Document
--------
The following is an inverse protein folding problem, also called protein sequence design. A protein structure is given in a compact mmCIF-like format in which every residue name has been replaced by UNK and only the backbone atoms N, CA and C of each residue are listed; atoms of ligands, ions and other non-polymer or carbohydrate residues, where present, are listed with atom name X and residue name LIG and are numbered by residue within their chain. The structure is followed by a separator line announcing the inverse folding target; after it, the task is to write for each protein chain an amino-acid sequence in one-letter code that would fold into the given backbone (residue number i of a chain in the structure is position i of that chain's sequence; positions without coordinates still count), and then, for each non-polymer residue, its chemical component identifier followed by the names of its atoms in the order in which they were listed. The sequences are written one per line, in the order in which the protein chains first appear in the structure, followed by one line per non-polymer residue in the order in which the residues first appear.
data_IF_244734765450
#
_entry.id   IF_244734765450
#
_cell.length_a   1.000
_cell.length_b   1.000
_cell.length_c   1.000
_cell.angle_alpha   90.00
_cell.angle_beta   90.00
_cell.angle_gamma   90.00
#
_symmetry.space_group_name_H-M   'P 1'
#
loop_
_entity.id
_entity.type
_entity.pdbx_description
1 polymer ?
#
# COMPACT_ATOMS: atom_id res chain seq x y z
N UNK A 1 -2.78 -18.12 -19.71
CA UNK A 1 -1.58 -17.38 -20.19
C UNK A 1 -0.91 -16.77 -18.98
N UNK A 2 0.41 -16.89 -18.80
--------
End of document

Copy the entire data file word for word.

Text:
The following is an inverse protein folding problem, also called protein sequence design. A protein structure is given in a compact mmCIF-like format in which every residue name has been replaced by UNK and only the backbone atoms N, CA and C of each residue are listed; atoms of ligands, ions and other non-polymer or carbohydrate residues, where present, are listed with atom name X and residue name LIG and are numbered by residue within their chain. The structure is followed by a separator line announcing the inverse folding target; after it, the task is to write for each protein chain an amino-acid sequence in one-letter code that would fold into the given backbone (residue number i of a chain in the structure is position i of that chain's sequence; positions without coordinates still count), and then, for each non-polymer residue, its chemical component identifier followed by the names of its atoms in the order in which they were listed. The sequences are written one per line, in the order in which the protein chains first appear in the structure, followed by one line per non-polymer residue in the order in which the residues first appear.
data_IF_244734765450
#
_entry.id   IF_244734765450
#
_cell.length_a   1.000
_cell.length_b   1.000
_cell.length_c   1.000
_cell.angle_alpha   90.00
_cell.angle_beta   90.00
_cell.angle_gamma   90.00
#
_symmetry.space_group_name_H-M   'P 1'
#
loop_
_entity.id
_entity.type
_entity.pdbx_description
1 polymer ?
#
# COMPACT_ATOMS: atom_id res chain seq x y z
N UNK A 1 -2.78 -18.12 -19.71
CA UNK A 1 -1.58 -17.38 -20.19
C UNK A 1 -0.91 -16.77 -18.98
N UNK A 2 0.41 -16.89 -18.80